House Speaker Nancy Pelosi announced Thursday that she will not seek reelection as the Democratic leader in the chamber after Republicans secured a majority in last week’s midterm elections.
Pelosi, 82, has led House Democrats for nearly two decades, initially taking the helm as minority leader in 2003 and developing a reputation for enforcing strict party unity in key votes.
“I will not seek re-election to Democratic leadership in the next Congress,” Pelosi (D-Calif.) told a packed chamber from the House floor. “For me, the hour has come for a new generation to lead the Democratic caucus.”
Pelosi’s decision launches a scramble among Democrats to replace her — with Brooklyn and Queens Rep. Hakeem Jeffries the heavy favorite to become the next party leader with support from the Congressional Black Caucus, which includes about a quarter of House Democrats.
House Democrats are expected to select their next leader on Nov. 30.
The House’s No. 2 Democrat, Steny Hoyer of Maryland, announced moments after Pelosi’s statement that he, too, would step aside from leadership in the new Congress.
Pelosi, the first woman to wield the gavel, reflected in a 15-minute speech on her trajectory from “homemaker to House speaker” and even worked in digs at former President Donald Trump.
“I have enjoyed working with three presidents — achieving historic investments in clean energy with President George Bush, as well as health care reform with President Barack Obama and forging the future from infrastructure to healthcare to climate action with President Joe Biden,” Pelosi said.
She did not directly mention the 45th president — with whom House Democrats worked to approve a landmark criminal justice reform bill and massive COVID-19 relief packages.
Pelosi notably tore up a copy of Trump’s State of the Union speech in 2020 and later mocked him as “morbidly obese.” Trump returned fire for the insult by saying Pelosi was a “sick woman” with “mental problems.”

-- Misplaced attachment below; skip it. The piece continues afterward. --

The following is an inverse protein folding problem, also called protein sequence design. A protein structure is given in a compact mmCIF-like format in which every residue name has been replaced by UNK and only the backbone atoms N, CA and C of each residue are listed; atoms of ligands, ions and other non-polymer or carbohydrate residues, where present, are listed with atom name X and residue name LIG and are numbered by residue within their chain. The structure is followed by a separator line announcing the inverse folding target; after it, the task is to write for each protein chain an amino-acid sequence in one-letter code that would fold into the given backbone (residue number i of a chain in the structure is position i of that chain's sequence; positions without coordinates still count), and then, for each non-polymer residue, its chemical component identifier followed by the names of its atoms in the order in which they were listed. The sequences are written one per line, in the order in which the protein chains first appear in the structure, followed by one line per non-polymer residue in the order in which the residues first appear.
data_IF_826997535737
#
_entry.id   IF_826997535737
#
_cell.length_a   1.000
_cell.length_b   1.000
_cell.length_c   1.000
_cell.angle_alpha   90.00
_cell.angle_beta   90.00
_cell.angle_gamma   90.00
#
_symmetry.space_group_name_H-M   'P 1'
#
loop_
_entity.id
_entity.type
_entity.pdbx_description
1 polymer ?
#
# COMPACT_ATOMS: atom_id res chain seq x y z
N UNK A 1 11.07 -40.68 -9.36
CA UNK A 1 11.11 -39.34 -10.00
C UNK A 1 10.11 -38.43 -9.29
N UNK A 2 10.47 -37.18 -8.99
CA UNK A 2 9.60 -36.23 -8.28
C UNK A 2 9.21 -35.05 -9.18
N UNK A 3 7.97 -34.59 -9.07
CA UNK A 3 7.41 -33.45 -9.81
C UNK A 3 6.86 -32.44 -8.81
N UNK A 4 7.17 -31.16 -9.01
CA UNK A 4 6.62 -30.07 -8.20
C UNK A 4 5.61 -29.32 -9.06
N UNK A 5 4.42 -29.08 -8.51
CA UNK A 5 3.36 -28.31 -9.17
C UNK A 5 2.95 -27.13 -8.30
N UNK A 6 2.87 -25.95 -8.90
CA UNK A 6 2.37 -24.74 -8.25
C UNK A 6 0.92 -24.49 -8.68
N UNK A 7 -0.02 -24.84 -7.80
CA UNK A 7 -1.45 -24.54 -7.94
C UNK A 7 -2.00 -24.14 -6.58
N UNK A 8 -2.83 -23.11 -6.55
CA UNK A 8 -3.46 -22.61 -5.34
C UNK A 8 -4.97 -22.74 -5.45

Trump launched a 2024 presidential campaign Tuesday while telling cheering supporters that Pelosi had been “fired” by voters.
The Democratic leader worked in another implicit rebuke of Trump while celebrating the fact that Republicans made fewer gains than expected in the midterm elections, in which Democrats held the Senate with many Trump-backed candidates losing.
“With these elections the people stood in the breach and repelled the assault on democracy,” she said. “They resoundingly rejected violence and insurrection, and in doing so, gave proof through the night that our flag was still there.”
The soon-to-be former speaker previously said her future plans would be affected by the health of her husband Paul, also 82, who was attacked by a hammer-wielding intruder at the couple’s San Francisco home last month and is recovering from a fractured skull.
Pelosi was born into a Maryland political family — her father Thomas D’Alesandro Jr. was Baltimore’s mayor and a House member himself. She served as House speaker twice — from 2007 to 2011 and again from 2019.
“I never never intended to run for public office,” she said. “Mommy and daddy taught us through their example that public service is a noble calling and that we all have a responsibility to help others. In our family, my brother Tommy then became mayor of Baltimore also.”
Pelosi cited the Bible while explaining her decision to step down from House leadership after previously resisting calls to move aside to allow for a new generation.
“Scripture teaches us that for everything there is a season — a time for every purpose under heaven,” she said, also saying, “we must remain fully committed to our shared fundamental mission, to hold strong to our most treasured democratic ideals, to cherish the spark of divinity in each and every one of us and to always put our country first.”